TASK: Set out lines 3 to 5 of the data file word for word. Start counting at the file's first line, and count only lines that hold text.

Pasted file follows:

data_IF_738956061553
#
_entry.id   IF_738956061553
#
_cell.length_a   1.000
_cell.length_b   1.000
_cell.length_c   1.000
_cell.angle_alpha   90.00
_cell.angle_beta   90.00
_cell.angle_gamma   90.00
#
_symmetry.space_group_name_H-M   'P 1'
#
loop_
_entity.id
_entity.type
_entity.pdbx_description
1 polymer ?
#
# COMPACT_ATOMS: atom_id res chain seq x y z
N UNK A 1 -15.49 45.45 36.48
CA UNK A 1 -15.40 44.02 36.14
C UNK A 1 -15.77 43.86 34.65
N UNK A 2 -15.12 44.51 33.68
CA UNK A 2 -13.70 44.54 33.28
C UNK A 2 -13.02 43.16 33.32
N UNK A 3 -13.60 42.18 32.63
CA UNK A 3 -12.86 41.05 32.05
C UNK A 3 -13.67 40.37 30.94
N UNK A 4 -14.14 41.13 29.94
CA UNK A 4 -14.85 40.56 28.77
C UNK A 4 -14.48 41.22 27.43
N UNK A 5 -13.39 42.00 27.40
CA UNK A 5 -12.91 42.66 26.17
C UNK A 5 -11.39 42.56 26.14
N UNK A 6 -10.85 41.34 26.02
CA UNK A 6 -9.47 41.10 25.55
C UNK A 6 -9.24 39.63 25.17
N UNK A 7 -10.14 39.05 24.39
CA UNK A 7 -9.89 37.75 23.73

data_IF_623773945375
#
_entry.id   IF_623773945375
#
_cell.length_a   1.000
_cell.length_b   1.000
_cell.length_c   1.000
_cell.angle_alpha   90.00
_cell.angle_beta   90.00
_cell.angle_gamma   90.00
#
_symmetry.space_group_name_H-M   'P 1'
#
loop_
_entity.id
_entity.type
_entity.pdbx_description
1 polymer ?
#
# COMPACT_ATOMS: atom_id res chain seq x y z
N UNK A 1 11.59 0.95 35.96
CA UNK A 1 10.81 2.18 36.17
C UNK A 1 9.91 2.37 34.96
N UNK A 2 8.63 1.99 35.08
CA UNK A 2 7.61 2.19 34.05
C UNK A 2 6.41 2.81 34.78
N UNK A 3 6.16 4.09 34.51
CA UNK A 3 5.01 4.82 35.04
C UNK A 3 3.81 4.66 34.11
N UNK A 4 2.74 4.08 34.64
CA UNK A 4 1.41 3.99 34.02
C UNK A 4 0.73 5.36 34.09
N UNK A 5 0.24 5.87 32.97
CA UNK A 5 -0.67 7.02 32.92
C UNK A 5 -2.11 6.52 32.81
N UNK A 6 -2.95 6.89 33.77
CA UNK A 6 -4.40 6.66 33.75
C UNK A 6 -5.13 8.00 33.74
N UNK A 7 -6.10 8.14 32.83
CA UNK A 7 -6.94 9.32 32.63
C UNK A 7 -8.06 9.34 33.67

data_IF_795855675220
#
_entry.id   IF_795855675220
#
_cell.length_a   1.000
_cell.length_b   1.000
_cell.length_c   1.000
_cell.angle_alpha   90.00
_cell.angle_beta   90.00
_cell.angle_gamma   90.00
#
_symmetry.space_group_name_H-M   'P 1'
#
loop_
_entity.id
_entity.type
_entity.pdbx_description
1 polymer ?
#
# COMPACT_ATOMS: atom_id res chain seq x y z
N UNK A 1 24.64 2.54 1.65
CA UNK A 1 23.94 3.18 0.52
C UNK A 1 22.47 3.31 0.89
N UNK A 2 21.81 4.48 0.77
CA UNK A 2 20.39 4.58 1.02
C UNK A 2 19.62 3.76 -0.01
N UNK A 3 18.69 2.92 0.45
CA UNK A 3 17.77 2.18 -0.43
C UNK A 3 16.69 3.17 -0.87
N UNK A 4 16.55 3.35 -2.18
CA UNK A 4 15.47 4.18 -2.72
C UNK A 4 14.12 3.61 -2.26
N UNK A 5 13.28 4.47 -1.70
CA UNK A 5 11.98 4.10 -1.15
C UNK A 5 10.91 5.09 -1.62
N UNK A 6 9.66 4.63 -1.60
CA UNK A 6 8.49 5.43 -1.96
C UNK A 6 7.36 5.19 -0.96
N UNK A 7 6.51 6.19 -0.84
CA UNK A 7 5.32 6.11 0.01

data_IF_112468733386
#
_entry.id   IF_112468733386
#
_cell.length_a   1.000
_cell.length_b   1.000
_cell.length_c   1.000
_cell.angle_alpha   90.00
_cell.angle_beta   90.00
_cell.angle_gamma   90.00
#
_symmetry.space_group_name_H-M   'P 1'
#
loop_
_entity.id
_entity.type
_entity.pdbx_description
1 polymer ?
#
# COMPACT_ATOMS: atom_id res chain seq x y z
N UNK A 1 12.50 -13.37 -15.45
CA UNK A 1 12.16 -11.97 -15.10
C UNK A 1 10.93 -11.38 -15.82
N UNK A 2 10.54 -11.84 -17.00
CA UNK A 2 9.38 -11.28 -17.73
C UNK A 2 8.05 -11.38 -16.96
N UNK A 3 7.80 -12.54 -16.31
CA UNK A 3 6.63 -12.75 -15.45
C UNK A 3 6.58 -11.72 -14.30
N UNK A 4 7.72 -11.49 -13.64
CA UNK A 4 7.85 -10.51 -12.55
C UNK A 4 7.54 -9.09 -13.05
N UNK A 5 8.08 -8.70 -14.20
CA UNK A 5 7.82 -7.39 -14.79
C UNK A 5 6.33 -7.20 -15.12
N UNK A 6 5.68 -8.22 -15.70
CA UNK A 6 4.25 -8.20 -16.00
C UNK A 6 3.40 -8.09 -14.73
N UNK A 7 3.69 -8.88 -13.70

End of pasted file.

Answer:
_entry.id   IF_738956061553
#
_cell.length_a   1.000